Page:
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Delvon Morgan v. Rick Hill

IN THE UNITED STATES DISTRICT COURT FOR THE EASTERN DISTRICT OF CALIFORNIA


October 31, 2011

DELVON MORGAN, PLAINTIFF,
v.
RICK HILL, ET AL., DEFENDANTS.

The opinion of the court was delivered by: Carolyn K. Delaney United States Magistrate Judge

ORDER AND FINDINGS & RECOMMENDATIONS

Plaintiff, a state prisoner proceeding pro se, has filed a civil rights action pursuant to 42 U.S.C. § 1983. This action is proceeding on the amended complaint filed October 29, 2009 (Dkt. No. 9 ("Cmplt.").) On May 13, 2010, the previously assigned magistrate judge ruled that the complaint stated a cognizable claim for relief under section 1983 and arising under the Equal Protection Clause of the Fourteenth Amendment against defendant Mike Evans, then the warden at Folsom State Prison. (Dkt. No. 10.) By order issued October 19, 2010, defendant Rick Hill, the current warden at FSP, was substituted for defendant Evans under Federal Rule of Civil Procedure 25(d); however, the order instructed that defendant Evans would remain in the action "for any remaining claims against him in his individual capacity." (Dkt. No. 16.) \\\\

Pending before the court is defendants' March 8, 2010 motion to dismiss the complaint for failure to state a claim pursuant to Rule 12(b)(6) of the Federal Rules of Civil Procedure. (Dkt. No. 25 ("Mot.").) Plaintiff has filed an opposition to the motion, and defendants have filed a reply. (Dkt. Nos. 27-29.) For the reasons set forth below, the undersigned will recommend that defendants' motion to dismiss be granted.

BACKGROUND

Plaintiff, an inmate at Folsom State Prison, alleges that defendants are "denying [him] the right to participate in the [overnight] family visiting program, while inmates similarly situated are being granted an opportunity to participate in the program. Thus I am being treated differently and unfairly, which violates my right to equal protection under the Fourteenth Amendment." (Cmplt. at 3.) Plaintiff cites California Code of Regulations, Title 15 section 3177, which states in part:

Institution heads shall maintain family visiting policies and procedures. Family visits are extended overnight visits, provided for eligible inmates and their immediate family members, commensurate with institution security, space availability, and pursuant to these regulations. (Id.) Section 3177 further provides:

(b) (1) Family visits shall not be permitted for inmates convicted of a violent offense involving a minor or family member or any sex offense . . .

(A) Inmates may be prohibited from family visiting where substantial documented evidence or information of the misconduct described in section 3177(b)(1) exists, without a criminal conviction. . . .

(B) Family visiting shall be restricted as necessary to maintain order, the safety of persons, the security of the institution/facility, and required prison activities and operations[.]

15 CCR 3177(b).

Attachments to the amended complaint indicate that, in October 2006, plaintiff filed an administrative appeal while housed at the Sierra Conservation Center in Jamestown, California, in which he sought approval for overnight family visits. (Cmplt. at 4*fn1 .) In December 2006, a correctional counselor, M. Cooper, issued a first-level response to plaintiff's appeal that stated in part:

A review of your central file and case factors reflect the following: . . . [T]he [Classification] Committee temporarily denied family visiting privileges pending arrest report review for a January 10, 1997, arrest for PC 422, threatening crime with intent to terrorize and PC 243(E) battery on non-cohabitant former spouse, noting both counts were dismissed. [In September 2006], . . . the Committee reviewed arrest report information for aforementioned charges.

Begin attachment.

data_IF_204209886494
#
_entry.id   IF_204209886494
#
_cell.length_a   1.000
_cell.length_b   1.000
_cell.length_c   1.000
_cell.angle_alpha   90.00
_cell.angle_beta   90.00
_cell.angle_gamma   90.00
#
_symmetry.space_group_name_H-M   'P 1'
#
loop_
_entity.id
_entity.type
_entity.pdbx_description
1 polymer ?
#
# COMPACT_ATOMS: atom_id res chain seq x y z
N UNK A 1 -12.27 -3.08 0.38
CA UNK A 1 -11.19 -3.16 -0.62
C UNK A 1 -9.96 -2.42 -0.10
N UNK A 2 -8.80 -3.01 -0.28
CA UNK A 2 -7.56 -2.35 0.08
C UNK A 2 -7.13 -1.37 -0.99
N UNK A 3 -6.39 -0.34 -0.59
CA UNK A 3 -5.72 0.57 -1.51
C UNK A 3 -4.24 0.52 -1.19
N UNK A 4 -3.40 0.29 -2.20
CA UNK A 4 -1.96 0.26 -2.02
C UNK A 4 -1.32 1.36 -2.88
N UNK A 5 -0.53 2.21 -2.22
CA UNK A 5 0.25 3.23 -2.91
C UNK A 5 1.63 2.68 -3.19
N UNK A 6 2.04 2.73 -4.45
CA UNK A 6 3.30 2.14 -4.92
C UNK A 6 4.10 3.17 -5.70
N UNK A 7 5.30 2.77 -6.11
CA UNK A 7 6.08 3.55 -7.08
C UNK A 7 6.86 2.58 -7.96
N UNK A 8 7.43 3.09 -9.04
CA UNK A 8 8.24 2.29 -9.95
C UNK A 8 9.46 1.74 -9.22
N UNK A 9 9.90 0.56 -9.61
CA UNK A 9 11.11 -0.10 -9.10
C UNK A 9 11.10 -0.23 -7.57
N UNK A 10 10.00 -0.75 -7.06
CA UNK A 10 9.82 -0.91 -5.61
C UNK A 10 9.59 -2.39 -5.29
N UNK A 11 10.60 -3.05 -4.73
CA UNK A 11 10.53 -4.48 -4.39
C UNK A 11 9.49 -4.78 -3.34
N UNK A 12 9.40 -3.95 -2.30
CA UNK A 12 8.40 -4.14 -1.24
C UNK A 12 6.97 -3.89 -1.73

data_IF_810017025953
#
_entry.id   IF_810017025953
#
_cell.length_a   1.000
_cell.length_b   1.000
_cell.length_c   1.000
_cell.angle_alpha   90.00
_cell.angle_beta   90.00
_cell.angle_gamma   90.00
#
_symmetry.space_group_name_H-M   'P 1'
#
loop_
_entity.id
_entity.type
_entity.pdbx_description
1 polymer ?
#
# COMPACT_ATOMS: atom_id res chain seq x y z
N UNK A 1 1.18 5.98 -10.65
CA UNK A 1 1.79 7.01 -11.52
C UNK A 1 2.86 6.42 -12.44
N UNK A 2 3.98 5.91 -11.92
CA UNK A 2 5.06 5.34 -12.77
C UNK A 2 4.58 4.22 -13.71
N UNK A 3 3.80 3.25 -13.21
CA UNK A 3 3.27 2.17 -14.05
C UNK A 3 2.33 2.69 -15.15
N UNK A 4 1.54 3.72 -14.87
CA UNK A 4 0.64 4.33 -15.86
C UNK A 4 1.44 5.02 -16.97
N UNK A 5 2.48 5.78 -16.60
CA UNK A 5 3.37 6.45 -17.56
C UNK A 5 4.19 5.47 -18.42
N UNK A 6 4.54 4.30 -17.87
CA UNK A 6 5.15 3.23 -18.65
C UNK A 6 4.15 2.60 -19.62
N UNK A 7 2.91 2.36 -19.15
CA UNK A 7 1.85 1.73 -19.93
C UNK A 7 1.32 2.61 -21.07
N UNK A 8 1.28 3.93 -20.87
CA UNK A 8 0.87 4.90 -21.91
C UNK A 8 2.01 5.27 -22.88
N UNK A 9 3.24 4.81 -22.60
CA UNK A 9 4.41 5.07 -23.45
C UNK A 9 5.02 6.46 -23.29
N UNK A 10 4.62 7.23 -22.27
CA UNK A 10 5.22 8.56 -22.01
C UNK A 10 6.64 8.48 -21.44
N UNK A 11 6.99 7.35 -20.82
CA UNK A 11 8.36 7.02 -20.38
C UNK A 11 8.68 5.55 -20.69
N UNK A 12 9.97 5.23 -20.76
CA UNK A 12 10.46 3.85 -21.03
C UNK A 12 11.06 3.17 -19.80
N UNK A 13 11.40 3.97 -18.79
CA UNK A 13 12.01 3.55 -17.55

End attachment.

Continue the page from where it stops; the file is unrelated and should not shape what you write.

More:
The report reflects that you slapped, choked and threatened to kill your ex-girlfriend. Based on this information Committee elected to continue denial of family visiting privileges.

(Cmplt. at 11.) Cooper's response cited CCR section 3177 (b)(1)(A), providing that inmates may be denied family visitation "where substantial documented evidence exists, without a criminal conviction," that the inmate committed a violent offense involving a minor or family member. (Id. (emphasis in Cooper's original).) The response also noted that the "personal safety" of the public and visitors was one of the primary objectives of classification. (Id.)

Plaintiff sought review of his appeal, and on February 8, 2007, a second-level response by Chief Deputy Warden S.J. Mendoza Salinas stated that, while both 1997 domestic violence charges against plaintiff were dismissed, "[t]he report reflects you slapped, choked, and threatened to kill your ex-girlfriend. Based on this information the UCC elected to continue the denial of your family visits[]" in order to protect the public. (Id. at 12.) Plaintiff appealed the issue again and, on November 7, 2007, N. Grannis, Chief of the Inmate Appeals Branch, issued a Director's Level response stating that, pursuant to CCR section 3177, the classification committee determined that, based on his arrest report, plaintiff "meets the criteria for restricted family visiting." "The safety of the institution and community come first," the response stated.

(Dkt. No. 1 at 14.*fn2

Plaintiff initiated this action on May 1, 2009 by filing the original complaint. On October 28, 2009, he filed the amended complaint on which this action proceeds As noted above, defendants filed a motion to dismiss on May 8, 2011, followed by plaintiff's opposition and defendant's reply.

DISCUSSION

I. Legal Standard

In order to survive dismissal for failure to state a claim pursuant to Rule 12(b)(6), a complaint must contain more than a "formulaic recitation of the elements of a cause of action;" it must contain factual allegations sufficient to "raise a right to relief above the speculative level." Bell Atlantic Corp. v. Twombly, 550 U.S. 544 (2007). "The pleading must contain something more...than...a statement of facts that merely creates a suspicion [of] a legally cognizable right of action." Id., quoting 5 C. Wright & A. Miller, Federal Practice and Procedure § 1216, pp. 235-236 (3d ed. 2004). "[A] complaint must contain sufficient factual matter, accepted as true, to 'state a claim to relief that is plausible on its face.'" Ashcroft v. Iqbal, ___ U.S. ___, 129 S.Ct. 1937, 1949 (2009) (quoting Twombly, 550 U.S. at 570). "A claim has facial plausibility when the plaintiff pleads factual content that allows the court to draw the reasonable inference that the defendant is liable for the misconduct alleged." Id.